Who am I? Who is me? If you’re reading this, the chances are high I don’t know you… in real life. Yes, a few people I know (IRL) follow my blog—my brother David, my friend Nancy, maybe some coworkers, Susan. Beyond that dear reader, you only know what I show you. I don’t hide much, most of my demons are hashed out ad nauseum in bits and bytes on this webpage, but still, that dude is two dimensional. I ignore my depth. Most of me is too boring to write about.
We all do this. We offer a different self to separate groups. My coworkers don’t know I love punk rock. The other coaches on Eli’s mountain bike team don’t know I’m a flaming liberal. My kids don’t know my sordid past. We, most of us, temper ourselves, except when we don’t, and everyone thinks TMI.
I shared something today on Facebook. I do this about five times a year. Today’s was a link to an article about the mountain bike team. It announced our first race is this weekend—five miles from Gettysburg. I thought some people might want to come check it out. Hundreds of people attend these races, it should be fun.
After I hit share, I checked my timeline to see if I did it right—I did. And then I scrolled to see what else I’ve posted. Oh right, my new math covid graphic; then the new jerseys we got for our team; a blog post I wrote for Tourette awareness month; a Far Side cartoon showing ‘punk accountants,’ nerdy guys with pencils piercing their ears and nose. plus a tattoo: Add, Subtract and Die. Quickly I get to the Trump posts. Bitching commentary highlighting his most egregious statements: Soldiers who died are suckers and losers and People are dying from covid. It is what it is.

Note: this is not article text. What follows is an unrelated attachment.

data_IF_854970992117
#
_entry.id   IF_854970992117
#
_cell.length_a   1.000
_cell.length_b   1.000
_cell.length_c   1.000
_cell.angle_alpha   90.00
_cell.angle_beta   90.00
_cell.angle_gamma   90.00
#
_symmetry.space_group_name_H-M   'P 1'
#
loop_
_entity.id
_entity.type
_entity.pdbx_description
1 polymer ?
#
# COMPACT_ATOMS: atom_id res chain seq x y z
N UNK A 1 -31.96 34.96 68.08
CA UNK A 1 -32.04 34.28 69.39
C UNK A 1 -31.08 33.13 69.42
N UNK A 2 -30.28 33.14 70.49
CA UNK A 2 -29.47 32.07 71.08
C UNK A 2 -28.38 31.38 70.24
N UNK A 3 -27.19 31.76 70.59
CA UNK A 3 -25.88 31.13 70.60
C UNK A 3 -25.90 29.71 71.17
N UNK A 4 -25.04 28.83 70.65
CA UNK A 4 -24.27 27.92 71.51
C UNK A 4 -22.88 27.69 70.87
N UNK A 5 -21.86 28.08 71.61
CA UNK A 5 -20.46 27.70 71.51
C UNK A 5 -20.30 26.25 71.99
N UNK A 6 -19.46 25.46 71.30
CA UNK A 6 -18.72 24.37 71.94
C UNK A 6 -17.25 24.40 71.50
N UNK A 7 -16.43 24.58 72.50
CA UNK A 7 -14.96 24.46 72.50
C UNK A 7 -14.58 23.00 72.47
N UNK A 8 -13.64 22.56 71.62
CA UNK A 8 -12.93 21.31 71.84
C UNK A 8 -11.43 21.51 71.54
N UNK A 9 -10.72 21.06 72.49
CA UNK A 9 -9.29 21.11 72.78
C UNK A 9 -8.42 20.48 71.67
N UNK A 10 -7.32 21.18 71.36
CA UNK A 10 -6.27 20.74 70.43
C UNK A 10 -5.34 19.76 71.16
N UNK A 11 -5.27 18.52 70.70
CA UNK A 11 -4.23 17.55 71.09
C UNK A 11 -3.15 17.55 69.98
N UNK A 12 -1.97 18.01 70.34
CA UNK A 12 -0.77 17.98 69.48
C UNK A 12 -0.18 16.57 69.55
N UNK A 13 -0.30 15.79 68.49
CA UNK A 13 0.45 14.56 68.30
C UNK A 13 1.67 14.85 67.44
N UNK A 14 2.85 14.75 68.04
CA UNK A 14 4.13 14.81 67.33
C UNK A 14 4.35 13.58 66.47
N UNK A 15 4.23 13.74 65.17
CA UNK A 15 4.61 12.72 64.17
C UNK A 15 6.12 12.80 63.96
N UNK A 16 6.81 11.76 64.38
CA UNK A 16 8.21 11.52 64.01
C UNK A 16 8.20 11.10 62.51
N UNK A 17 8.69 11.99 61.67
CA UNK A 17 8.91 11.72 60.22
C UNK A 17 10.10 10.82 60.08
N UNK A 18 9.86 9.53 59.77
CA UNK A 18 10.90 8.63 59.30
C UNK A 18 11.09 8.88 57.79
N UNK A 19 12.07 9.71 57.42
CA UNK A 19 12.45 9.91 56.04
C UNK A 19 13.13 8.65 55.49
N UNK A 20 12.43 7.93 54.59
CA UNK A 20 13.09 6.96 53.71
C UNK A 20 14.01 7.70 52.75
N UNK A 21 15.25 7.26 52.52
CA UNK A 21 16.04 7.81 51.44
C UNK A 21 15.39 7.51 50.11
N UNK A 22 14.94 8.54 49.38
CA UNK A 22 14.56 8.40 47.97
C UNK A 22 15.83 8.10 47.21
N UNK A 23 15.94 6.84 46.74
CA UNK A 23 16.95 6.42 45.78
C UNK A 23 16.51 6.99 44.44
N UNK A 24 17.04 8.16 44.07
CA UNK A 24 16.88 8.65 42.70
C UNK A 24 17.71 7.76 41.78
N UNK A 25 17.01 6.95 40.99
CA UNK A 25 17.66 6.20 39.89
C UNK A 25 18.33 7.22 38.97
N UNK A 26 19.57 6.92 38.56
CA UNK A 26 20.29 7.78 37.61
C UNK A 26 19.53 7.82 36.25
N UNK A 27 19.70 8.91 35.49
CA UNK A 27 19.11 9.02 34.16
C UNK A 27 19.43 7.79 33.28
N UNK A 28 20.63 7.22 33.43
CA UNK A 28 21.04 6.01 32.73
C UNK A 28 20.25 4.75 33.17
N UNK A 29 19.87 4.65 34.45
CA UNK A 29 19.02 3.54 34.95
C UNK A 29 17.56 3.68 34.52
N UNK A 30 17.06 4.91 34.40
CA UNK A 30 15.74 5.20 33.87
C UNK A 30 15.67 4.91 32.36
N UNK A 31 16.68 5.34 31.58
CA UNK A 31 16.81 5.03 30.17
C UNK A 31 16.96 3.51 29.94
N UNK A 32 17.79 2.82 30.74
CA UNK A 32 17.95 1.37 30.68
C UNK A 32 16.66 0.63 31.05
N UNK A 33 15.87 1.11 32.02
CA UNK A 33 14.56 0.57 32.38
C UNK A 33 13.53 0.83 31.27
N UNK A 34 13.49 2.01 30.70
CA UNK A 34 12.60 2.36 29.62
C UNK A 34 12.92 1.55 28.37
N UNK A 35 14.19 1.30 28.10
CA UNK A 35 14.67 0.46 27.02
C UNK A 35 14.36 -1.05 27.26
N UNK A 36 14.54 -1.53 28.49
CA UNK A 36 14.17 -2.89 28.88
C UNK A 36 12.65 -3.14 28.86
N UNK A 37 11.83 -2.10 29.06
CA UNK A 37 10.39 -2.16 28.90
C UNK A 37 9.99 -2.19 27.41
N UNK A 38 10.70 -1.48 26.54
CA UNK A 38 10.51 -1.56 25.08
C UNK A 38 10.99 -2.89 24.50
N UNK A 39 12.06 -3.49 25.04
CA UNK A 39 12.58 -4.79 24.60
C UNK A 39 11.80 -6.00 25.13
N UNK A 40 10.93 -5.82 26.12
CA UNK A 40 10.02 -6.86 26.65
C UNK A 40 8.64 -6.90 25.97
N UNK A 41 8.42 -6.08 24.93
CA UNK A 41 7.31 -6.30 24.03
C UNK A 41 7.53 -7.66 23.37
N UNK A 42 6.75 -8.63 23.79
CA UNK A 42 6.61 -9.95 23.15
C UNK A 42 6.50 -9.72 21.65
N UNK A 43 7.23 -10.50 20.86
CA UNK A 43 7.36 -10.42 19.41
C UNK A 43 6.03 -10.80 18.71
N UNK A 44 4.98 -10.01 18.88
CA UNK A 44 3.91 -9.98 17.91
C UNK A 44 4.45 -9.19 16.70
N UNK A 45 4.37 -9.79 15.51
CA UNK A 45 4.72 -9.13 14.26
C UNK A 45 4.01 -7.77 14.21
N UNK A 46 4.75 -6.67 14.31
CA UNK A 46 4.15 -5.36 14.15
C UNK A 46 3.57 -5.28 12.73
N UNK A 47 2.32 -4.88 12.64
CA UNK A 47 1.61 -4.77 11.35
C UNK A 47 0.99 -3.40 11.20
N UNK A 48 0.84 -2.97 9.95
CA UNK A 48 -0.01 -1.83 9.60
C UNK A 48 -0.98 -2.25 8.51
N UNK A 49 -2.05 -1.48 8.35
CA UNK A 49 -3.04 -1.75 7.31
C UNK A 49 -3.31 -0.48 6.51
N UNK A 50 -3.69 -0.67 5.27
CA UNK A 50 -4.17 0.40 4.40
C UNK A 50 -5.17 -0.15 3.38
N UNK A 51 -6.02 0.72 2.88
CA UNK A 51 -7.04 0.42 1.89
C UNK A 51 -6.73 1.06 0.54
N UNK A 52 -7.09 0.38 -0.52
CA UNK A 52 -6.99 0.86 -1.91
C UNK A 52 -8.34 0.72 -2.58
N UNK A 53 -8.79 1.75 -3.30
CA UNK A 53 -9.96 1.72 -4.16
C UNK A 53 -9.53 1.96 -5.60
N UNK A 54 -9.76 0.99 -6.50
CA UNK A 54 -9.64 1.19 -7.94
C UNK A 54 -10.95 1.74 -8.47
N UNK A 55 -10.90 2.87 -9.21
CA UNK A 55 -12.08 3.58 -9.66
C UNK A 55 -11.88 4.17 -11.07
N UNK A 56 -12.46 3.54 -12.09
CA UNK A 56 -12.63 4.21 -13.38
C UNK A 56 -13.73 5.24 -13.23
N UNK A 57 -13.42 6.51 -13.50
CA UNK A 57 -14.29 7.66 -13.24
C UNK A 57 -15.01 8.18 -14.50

This is the self I show on Facebook. That punk accountant post, Scott liked it with the laughing guy emoji. I posted it in early June. He died a few weeks later. I guess his account is still up. I see him on several of my posts. The backyard buck contest. People post photos of deer that wander into their backyards. We all tagged Scott, he started it. Mine is nice, eight or ten points—hard to tell, a grainy photo before barren winter woods at dusk. This is the type of post I would delete a year out. Make room for the next backyard buck. Now it’s on my timeline for life.
Scott liked all my posts, the nonpolitical ones, as a realtor neutrality was key. I resist the temptation to scroll his timeline. I don’t want to see the posts people wrote after he died. I think that’s a weird thing, makes me worry that I’ll still poke at Facebook when I’m dead.
My online presence is massive. Three blogs. Books for sale at Amazon and Smashwords. Op-Eds written for the local paper. Two and a half years of weekly columns at the Good Men Project. How immortal am I, how long does it last? Are these blogs up indefinitely, or do they start disappearing after ten inactive years? Bloggers fall out of my life all the time. They read every post then suddenly they’re gone. Their own blog sits idle. The ten-year clock starts. A countdown to deletion?
Or maybe my grandchildren will cyberstalk me. Maybe I’m here forever. Not me, but that person I chose to show.